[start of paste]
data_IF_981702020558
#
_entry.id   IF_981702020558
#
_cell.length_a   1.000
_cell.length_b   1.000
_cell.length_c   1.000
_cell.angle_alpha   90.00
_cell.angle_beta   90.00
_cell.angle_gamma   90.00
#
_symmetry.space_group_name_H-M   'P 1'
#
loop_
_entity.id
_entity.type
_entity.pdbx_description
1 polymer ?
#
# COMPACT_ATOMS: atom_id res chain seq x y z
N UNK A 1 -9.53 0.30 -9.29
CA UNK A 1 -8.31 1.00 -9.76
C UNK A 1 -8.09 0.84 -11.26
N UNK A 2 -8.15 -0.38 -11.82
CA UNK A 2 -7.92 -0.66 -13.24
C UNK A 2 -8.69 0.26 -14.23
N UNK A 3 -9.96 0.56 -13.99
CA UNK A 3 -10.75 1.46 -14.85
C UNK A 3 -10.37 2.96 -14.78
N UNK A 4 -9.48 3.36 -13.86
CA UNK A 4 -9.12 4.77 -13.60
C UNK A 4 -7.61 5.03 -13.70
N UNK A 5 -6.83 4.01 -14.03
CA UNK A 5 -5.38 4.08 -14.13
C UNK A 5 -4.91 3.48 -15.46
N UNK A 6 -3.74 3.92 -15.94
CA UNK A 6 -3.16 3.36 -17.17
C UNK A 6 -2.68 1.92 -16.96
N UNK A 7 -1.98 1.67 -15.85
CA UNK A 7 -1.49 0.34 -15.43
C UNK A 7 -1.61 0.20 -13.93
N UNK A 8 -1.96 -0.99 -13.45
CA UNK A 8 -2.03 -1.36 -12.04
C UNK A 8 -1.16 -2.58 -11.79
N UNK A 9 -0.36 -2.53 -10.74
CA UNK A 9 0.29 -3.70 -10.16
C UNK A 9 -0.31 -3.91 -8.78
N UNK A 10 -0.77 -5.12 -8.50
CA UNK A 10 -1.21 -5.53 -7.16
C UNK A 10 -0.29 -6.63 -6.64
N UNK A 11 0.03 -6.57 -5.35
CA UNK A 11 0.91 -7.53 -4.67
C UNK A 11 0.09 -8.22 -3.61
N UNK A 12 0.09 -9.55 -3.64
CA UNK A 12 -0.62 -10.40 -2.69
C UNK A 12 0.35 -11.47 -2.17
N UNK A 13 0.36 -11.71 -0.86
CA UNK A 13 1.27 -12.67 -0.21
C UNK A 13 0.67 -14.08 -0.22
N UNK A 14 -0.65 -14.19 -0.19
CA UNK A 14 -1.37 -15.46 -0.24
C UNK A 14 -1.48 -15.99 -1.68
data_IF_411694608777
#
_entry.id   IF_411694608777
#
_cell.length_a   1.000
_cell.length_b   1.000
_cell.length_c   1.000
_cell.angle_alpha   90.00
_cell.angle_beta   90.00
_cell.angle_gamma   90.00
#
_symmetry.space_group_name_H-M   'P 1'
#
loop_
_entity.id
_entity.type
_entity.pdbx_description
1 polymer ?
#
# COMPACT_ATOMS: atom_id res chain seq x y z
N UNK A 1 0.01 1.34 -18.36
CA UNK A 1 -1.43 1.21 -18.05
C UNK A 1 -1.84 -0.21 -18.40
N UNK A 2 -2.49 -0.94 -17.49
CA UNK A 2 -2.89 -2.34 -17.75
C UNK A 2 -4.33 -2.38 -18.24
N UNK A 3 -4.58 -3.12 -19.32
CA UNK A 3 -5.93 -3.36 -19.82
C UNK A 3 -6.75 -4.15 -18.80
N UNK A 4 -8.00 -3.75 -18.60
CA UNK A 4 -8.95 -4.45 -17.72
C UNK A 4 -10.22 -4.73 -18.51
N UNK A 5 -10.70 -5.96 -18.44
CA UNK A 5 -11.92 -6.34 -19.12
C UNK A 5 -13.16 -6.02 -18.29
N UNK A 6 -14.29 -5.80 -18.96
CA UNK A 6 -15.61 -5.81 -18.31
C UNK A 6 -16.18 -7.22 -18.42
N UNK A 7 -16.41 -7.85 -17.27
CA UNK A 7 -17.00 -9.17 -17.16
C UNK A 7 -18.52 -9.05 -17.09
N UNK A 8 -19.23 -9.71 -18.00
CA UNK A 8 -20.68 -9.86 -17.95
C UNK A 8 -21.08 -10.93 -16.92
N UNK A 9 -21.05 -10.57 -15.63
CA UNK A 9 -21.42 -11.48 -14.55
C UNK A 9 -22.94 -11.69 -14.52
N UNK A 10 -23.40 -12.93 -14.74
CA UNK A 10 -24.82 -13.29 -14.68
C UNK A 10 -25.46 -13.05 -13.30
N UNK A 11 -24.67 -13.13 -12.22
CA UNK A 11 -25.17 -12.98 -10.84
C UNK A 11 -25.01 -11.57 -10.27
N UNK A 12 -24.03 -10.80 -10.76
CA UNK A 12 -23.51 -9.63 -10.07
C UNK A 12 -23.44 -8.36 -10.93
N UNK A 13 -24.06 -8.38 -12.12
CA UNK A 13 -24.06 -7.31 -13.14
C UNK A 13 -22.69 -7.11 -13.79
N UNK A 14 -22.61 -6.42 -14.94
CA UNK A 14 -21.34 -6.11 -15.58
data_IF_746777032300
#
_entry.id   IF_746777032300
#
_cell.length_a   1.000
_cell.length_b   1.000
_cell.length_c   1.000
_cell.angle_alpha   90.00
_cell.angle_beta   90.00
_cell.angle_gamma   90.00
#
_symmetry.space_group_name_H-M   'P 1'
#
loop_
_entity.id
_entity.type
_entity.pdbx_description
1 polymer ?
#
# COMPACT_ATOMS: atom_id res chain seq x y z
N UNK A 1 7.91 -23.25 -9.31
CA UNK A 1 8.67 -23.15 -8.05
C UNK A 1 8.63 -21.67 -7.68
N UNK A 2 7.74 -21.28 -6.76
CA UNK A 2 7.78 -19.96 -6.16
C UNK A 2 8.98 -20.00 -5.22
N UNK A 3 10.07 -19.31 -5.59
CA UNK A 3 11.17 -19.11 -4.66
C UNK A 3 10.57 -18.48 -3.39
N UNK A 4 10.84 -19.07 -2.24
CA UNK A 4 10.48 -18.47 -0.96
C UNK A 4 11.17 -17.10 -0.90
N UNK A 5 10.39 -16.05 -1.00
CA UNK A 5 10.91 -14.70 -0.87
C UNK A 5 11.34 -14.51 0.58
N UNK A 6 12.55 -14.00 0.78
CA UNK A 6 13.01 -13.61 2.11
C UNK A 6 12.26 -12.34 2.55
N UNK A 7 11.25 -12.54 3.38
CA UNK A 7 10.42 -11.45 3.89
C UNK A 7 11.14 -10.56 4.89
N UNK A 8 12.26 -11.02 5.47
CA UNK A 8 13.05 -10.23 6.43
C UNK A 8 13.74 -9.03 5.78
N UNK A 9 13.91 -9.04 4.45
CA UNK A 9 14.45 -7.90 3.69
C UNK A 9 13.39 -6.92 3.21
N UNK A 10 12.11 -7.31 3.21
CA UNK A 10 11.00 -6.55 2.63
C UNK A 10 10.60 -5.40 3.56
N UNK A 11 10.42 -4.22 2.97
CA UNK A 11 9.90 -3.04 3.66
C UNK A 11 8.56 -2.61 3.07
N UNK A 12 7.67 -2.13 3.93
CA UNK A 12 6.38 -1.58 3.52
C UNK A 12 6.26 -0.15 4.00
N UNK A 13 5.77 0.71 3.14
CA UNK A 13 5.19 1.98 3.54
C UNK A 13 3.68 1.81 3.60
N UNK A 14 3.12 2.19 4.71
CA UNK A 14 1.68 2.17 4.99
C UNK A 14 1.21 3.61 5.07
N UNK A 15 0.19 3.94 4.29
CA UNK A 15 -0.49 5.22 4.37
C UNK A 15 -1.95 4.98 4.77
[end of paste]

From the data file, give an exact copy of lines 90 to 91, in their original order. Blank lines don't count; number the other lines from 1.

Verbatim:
CA UNK A 3 -5.93 -3.36 -19.82
C UNK A 3 -6.75 -4.15 -18.80